Finally laid my hands on a novel after ages, and finished it within a week. 'Kafka On The Shore' is a 2002 novel by the famous Japanese author Haruki Murakami. This was my Murakami novel, having heard a lot about the author from a few friends.
The plot is very confusing and mysterious, with two seemingly unrelated parallel stories running - very much Tarantino style (I guess one of these guys may be inspired by the other). All the odd-numbered chapters tells the story about a boy named Kafka (which is not the real name of the boy) who runs away from his home to escape his 'curse'. He undertakes a journey from Tokyo to Takamatsu in search of his mother and sister, who left home when he was 4. After stopping at a few unlikely places, he finally finds a job and home at an obscure library. He spends his time in the library reading all sorts of books, and develops some fascination for the head librarian, Miss Saeki.
There is another parallel story running on the even-numbered chapters about an unusual fellow named Nakata. He is a weird way of talking to people, and has an ability of being able to talk to cats. He met an accident when he was a kid, and could never become normal again. He lives on the state subsidy, and in his free time tracks lost cats to generate some extra income. It was during one of his searches that he gets into trouble, and expected events unfold.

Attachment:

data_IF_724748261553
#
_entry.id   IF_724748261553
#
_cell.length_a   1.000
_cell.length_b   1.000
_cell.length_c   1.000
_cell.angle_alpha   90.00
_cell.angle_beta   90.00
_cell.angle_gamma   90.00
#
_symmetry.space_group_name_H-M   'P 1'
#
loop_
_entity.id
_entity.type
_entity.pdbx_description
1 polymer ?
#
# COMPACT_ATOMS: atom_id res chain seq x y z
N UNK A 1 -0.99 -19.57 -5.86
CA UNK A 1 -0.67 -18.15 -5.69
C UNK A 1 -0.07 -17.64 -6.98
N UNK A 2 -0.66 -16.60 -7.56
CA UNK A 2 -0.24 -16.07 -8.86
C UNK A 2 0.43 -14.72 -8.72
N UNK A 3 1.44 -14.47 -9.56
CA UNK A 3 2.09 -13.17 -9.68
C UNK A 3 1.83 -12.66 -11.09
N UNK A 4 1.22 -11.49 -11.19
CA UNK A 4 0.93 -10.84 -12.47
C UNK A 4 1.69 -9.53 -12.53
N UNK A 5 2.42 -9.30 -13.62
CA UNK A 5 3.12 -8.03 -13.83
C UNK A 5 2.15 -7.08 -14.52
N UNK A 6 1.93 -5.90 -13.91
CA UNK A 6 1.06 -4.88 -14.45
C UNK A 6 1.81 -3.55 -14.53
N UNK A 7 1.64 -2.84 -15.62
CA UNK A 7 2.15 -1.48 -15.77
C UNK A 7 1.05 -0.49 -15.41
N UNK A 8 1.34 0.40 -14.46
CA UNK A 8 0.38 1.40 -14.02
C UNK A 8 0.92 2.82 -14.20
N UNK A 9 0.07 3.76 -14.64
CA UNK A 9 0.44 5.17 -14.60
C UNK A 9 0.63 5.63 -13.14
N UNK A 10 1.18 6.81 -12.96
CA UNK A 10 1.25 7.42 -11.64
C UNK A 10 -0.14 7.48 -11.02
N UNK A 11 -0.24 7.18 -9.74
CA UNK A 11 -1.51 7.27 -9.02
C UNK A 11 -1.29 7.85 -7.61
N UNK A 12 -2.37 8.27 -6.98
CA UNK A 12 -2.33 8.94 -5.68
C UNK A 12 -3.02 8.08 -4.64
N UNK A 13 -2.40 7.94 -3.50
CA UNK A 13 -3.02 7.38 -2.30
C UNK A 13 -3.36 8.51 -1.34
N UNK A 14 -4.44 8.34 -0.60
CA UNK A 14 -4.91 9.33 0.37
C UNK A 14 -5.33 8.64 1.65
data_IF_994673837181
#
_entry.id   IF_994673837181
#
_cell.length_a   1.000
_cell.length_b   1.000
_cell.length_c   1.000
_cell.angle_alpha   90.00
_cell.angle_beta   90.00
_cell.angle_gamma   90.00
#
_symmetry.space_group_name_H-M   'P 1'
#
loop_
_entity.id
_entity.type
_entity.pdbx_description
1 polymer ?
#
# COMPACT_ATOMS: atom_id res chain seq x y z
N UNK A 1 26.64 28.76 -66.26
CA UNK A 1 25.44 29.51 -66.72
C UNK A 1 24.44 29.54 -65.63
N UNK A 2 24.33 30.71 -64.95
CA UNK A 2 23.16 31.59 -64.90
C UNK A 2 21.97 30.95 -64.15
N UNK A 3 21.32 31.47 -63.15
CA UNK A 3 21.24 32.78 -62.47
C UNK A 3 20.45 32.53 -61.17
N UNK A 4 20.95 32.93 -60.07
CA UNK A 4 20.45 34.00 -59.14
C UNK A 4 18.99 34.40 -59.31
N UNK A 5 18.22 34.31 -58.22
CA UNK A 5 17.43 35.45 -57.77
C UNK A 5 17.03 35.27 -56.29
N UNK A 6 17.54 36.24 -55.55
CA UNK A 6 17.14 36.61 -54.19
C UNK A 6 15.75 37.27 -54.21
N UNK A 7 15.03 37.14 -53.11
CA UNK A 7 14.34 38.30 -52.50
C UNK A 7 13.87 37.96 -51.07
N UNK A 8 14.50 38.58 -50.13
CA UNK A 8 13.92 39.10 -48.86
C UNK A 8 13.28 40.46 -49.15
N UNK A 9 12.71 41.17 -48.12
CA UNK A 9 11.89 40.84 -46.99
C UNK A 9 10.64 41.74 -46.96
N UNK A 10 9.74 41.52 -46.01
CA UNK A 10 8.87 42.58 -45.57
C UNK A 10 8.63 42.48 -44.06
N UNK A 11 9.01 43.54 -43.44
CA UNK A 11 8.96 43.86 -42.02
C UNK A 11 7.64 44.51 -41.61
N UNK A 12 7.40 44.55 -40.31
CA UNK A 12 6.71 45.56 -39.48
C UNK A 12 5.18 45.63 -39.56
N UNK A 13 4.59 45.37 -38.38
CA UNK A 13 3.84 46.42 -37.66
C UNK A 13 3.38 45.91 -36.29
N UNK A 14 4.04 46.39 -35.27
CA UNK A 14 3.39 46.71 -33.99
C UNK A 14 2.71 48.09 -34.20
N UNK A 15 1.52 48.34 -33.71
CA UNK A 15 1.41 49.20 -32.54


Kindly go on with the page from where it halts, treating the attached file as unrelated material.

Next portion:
I would stop here, as anything more might be a spoiler (there are already a few). The novel deals with metaphysical world, and is full of surreal events. The book is open to interpretation, and leaves a lot of unanswered questions. When Murakami asked public to ask him about the questions, he got 8000 questions from people. He later said that one needs to read the book more than once to grasp it fully - and might need to make some assumption (and hence a linked set of assumptions as there are many loose ends). And different people might reach at different conclusions using their assumptions. The book reminded me of the Matrix Trilogy, and its ending - which was to a large extent an open ending. Different people could end up with different conclusions about the whole trilogy, and the director made no effort to clarify the same.
Overall, its one of the best books I have read - not so much in their final treatment of conclusion, but the overall plot and how it develops. The writing style is amazing, and there are times when you can imagine being at the scene.